Dad never became indignant when I woke him to cleanse his wound or help him out of bed to take his vital signs. He was silent and compliant, minimizing my awkwardness when helping him in the restroom. I recognized the Herculean, or rather Jesus-an, effort it took for him to endure every kind of humiliation without lashing at his helpers.
Care giving for my waning knight drained my center of well-being. Dinner time rolled around, and I wrestled a skillet from the stacks of pots and pans in the drawer below the stove. Mother’s fingerprints on the skillet handle were invisible, but they were there. My hands wrapped around them.
Mom, I miss you. Do you see what’s happening to Dad? I need you here to talk with me.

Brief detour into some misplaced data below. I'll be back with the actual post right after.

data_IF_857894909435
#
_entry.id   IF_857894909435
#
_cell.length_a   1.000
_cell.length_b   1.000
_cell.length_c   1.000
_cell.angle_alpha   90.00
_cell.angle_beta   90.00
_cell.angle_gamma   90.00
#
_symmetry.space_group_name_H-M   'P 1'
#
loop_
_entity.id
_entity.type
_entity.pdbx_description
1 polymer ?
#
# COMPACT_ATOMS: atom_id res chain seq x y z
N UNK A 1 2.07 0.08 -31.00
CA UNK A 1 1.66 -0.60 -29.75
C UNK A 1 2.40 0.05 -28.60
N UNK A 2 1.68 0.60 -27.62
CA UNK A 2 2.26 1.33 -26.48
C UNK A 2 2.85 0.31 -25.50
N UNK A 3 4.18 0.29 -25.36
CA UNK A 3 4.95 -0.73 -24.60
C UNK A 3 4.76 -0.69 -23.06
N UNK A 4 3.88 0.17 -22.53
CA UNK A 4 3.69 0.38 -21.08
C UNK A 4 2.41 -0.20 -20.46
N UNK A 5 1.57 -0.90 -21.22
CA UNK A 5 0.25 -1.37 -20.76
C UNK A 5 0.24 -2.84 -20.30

I fought the urge to drop to the kitchen floor and tell God that losing them both was too much. I wrote in my prayer journal. What is held so tightly must be released, even when the next handhold is not visible or isn’t there. Only You can satisfy. I must surrender to Your will what is contrary to my own. Only then will I experience peace that passes understanding. What blissful, releasing freeing peace that is!
Though Dad beat his cancer, my siblings and my efforts did not overcome his depression from losing Mom. Grief, Parkinson’s, and chemotherapy overburdened his will to live.
Each of us kids did what we could. Balancing Dad’s care with the needs of our families was as tricky as instructing Dad to open his mouth for a spoonful of eggs while respecting him. Our lives went on hold.